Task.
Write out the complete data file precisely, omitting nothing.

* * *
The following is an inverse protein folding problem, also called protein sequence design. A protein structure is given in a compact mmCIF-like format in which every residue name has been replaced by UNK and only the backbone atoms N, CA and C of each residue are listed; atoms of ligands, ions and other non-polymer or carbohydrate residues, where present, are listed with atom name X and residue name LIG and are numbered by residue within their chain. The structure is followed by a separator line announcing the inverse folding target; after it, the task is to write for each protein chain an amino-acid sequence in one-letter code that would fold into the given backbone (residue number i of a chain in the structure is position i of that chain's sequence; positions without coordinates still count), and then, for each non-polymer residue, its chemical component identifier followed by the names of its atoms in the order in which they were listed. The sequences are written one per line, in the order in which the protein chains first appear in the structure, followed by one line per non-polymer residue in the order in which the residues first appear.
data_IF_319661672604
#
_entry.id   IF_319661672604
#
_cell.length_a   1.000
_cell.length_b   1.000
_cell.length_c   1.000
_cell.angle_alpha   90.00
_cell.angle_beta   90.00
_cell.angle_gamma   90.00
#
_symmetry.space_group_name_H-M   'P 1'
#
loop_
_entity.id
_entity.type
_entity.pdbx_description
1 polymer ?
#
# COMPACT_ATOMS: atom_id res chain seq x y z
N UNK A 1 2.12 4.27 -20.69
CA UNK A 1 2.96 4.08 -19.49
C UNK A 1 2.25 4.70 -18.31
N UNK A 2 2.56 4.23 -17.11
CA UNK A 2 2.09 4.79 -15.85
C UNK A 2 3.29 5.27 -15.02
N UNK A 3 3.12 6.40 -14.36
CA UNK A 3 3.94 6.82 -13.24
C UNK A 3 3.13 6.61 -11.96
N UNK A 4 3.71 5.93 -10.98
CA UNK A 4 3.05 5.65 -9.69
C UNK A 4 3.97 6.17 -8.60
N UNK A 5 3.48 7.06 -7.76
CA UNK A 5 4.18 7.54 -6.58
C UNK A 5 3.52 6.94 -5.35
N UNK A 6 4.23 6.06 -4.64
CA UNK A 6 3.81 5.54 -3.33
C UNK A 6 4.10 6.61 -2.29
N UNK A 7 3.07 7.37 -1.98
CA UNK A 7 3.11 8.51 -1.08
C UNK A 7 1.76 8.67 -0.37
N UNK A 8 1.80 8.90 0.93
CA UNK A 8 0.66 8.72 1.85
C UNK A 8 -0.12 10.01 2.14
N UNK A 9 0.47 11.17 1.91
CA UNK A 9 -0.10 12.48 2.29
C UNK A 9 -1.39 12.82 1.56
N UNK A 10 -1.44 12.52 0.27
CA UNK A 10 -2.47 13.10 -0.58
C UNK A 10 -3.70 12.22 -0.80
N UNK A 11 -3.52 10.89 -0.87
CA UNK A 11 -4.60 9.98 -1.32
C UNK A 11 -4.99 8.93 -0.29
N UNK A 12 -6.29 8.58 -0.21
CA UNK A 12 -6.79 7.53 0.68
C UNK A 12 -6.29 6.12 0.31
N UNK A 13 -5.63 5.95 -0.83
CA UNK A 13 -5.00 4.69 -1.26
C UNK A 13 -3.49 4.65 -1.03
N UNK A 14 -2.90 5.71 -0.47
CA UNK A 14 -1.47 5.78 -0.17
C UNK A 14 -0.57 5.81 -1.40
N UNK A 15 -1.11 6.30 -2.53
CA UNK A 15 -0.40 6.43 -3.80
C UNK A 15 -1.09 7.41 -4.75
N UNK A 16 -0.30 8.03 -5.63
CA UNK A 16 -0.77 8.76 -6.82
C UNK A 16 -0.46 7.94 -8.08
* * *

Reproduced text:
The following is an inverse protein folding problem, also called protein sequence design. A protein structure is given in a compact mmCIF-like format in which every residue name has been replaced by UNK and only the backbone atoms N, CA and C of each residue are listed; atoms of ligands, ions and other non-polymer or carbohydrate residues, where present, are listed with atom name X and residue name LIG and are numbered by residue within their chain. The structure is followed by a separator line announcing the inverse folding target; after it, the task is to write for each protein chain an amino-acid sequence in one-letter code that would fold into the given backbone (residue number i of a chain in the structure is position i of that chain's sequence; positions without coordinates still count), and then, for each non-polymer residue, its chemical component identifier followed by the names of its atoms in the order in which they were listed. The sequences are written one per line, in the order in which the protein chains first appear in the structure, followed by one line per non-polymer residue in the order in which the residues first appear.
data_IF_319661672604
#
_entry.id   IF_319661672604
#
_cell.length_a   1.000
_cell.length_b   1.000
_cell.length_c   1.000
_cell.angle_alpha   90.00
_cell.angle_beta   90.00
_cell.angle_gamma   90.00
#
_symmetry.space_group_name_H-M   'P 1'
#
loop_
_entity.id
_entity.type
_entity.pdbx_description
1 polymer ?
#
# COMPACT_ATOMS: atom_id res chain seq x y z
N UNK A 1 2.12 4.27 -20.69
CA UNK A 1 2.96 4.08 -19.49
C UNK A 1 2.25 4.70 -18.31
N UNK A 2 2.56 4.23 -17.11
CA UNK A 2 2.09 4.79 -15.85
C UNK A 2 3.29 5.27 -15.02
N UNK A 3 3.12 6.40 -14.36
CA UNK A 3 3.94 6.82 -13.24
C UNK A 3 3.13 6.61 -11.96
N UNK A 4 3.71 5.93 -10.98
CA UNK A 4 3.05 5.65 -9.69
C UNK A 4 3.97 6.17 -8.60
N UNK A 5 3.48 7.06 -7.76
CA UNK A 5 4.18 7.54 -6.58
C UNK A 5 3.52 6.94 -5.35
N UNK A 6 4.23 6.06 -4.64
CA UNK A 6 3.81 5.54 -3.33
C UNK A 6 4.10 6.61 -2.29
N UNK A 7 3.07 7.37 -1.98
CA UNK A 7 3.11 8.51 -1.08
C UNK A 7 1.76 8.67 -0.37
N UNK A 8 1.80 8.90 0.93
CA UNK A 8 0.66 8.72 1.85
C UNK A 8 -0.12 10.01 2.14
N UNK A 9 0.47 11.17 1.91
CA UNK A 9 -0.10 12.48 2.29
C UNK A 9 -1.39 12.82 1.56
N UNK A 10 -1.44 12.52 0.27
CA UNK A 10 -2.47 13.10 -0.58
C UNK A 10 -3.70 12.22 -0.80
N UNK A 11 -3.52 10.89 -0.87
CA UNK A 11 -4.60 9.98 -1.32
C UNK A 11 -4.99 8.93 -0.29
N UNK A 12 -6.29 8.58 -0.21
CA UNK A 12 -6.79 7.53 0.68
C UNK A 12 -6.29 6.12 0.31
N UNK A 13 -5.63 5.95 -0.83
CA UNK A 13 -5.00 4.69 -1.26
C UNK A 13 -3.49 4.65 -1.03
N UNK A 14 -2.90 5.71 -0.47
CA UNK A 14 -1.47 5.78 -0.17
C UNK A 14 -0.57 5.81 -1.40
N UNK A 15 -1.11 6.30 -2.53
CA UNK A 15 -0.40 6.43 -3.80
C UNK A 15 -1.09 7.41 -4.75
N UNK A 16 -0.30 8.03 -5.63
CA UNK A 16 -0.77 8.76 -6.82
C UNK A 16 -0.46 7.94 -8.08